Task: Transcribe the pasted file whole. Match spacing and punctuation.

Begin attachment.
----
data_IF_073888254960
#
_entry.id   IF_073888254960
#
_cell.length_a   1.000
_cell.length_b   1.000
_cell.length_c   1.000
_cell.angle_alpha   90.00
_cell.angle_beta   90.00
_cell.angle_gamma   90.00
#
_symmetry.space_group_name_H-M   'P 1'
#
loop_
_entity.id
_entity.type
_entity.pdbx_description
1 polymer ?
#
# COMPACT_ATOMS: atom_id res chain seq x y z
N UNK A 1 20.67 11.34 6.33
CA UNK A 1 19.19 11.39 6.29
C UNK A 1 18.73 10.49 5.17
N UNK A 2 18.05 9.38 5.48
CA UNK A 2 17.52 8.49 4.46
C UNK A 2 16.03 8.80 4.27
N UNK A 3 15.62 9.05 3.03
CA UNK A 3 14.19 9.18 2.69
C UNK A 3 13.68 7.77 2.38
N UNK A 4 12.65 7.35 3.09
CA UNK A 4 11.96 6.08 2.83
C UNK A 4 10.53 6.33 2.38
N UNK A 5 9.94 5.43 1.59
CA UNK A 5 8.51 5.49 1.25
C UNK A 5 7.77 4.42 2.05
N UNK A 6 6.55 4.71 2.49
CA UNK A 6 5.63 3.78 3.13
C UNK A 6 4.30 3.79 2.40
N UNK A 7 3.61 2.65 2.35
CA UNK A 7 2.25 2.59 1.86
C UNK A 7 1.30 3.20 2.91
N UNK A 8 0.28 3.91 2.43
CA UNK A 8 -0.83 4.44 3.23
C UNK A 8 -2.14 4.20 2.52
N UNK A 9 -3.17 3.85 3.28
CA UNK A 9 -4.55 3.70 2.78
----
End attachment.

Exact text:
data_IF_073888254960
#
_entry.id   IF_073888254960
#
_cell.length_a   1.000
_cell.length_b   1.000
_cell.length_c   1.000
_cell.angle_alpha   90.00
_cell.angle_beta   90.00
_cell.angle_gamma   90.00
#
_symmetry.space_group_name_H-M   'P 1'
#
loop_
_entity.id
_entity.type
_entity.pdbx_description
1 polymer ?
#
# COMPACT_ATOMS: atom_id res chain seq x y z
N UNK A 1 20.67 11.34 6.33
CA UNK A 1 19.19 11.39 6.29
C UNK A 1 18.73 10.49 5.17
N UNK A 2 18.05 9.38 5.48
CA UNK A 2 17.52 8.49 4.46
C UNK A 2 16.03 8.80 4.27
N UNK A 3 15.62 9.05 3.03
CA UNK A 3 14.19 9.18 2.69
C UNK A 3 13.68 7.77 2.38
N UNK A 4 12.65 7.35 3.09
CA UNK A 4 11.96 6.08 2.83
C UNK A 4 10.53 6.33 2.38
N UNK A 5 9.94 5.43 1.59
CA UNK A 5 8.51 5.49 1.25
C UNK A 5 7.77 4.42 2.05
N UNK A 6 6.55 4.71 2.49
CA UNK A 6 5.63 3.78 3.13
C UNK A 6 4.30 3.79 2.40
N UNK A 7 3.61 2.65 2.35
CA UNK A 7 2.25 2.59 1.86
C UNK A 7 1.30 3.20 2.91
N UNK A 8 0.28 3.91 2.43
CA UNK A 8 -0.83 4.44 3.23
C UNK A 8 -2.14 4.20 2.52
N UNK A 9 -3.17 3.85 3.28
CA UNK A 9 -4.55 3.70 2.78